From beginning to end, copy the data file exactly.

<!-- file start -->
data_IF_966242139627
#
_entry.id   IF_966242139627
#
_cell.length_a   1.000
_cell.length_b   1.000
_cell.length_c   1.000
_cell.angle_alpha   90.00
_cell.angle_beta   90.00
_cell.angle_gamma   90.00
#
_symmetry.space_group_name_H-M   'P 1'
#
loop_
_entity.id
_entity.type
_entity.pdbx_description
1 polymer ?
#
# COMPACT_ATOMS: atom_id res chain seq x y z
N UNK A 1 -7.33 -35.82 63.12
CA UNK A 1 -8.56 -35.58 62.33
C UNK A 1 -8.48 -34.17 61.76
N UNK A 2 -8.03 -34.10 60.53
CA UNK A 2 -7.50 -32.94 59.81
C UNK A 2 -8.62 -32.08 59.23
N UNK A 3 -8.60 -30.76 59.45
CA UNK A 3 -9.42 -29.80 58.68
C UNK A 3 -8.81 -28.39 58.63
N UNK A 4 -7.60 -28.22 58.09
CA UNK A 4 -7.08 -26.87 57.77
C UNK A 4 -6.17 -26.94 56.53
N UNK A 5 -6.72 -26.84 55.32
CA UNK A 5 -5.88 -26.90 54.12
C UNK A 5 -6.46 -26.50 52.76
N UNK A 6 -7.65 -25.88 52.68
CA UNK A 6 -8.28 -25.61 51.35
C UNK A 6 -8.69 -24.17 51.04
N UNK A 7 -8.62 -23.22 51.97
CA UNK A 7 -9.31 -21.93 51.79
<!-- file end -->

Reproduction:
data_IF_966242139627
#
_entry.id   IF_966242139627
#
_cell.length_a   1.000
_cell.length_b   1.000
_cell.length_c   1.000
_cell.angle_alpha   90.00
_cell.angle_beta   90.00
_cell.angle_gamma   90.00
#
_symmetry.space_group_name_H-M   'P 1'
#
loop_
_entity.id
_entity.type
_entity.pdbx_description
1 polymer ?
#
# COMPACT_ATOMS: atom_id res chain seq x y z
N UNK A 1 -7.33 -35.82 63.12
CA UNK A 1 -8.56 -35.58 62.33
C UNK A 1 -8.48 -34.17 61.76
N UNK A 2 -8.03 -34.10 60.53
CA UNK A 2 -7.50 -32.94 59.81
C UNK A 2 -8.62 -32.08 59.23
N UNK A 3 -8.60 -30.76 59.45
CA UNK A 3 -9.42 -29.80 58.68
C UNK A 3 -8.81 -28.39 58.63
N UNK A 4 -7.60 -28.22 58.09
CA UNK A 4 -7.08 -26.87 57.77
C UNK A 4 -6.17 -26.94 56.53
N UNK A 5 -6.72 -26.84 55.32
CA UNK A 5 -5.88 -26.90 54.12
C UNK A 5 -6.46 -26.50 52.76
N UNK A 6 -7.65 -25.88 52.68
CA UNK A 6 -8.28 -25.61 51.35
C UNK A 6 -8.69 -24.17 51.04
N UNK A 7 -8.62 -23.22 51.97
CA UNK A 7 -9.31 -21.93 51.79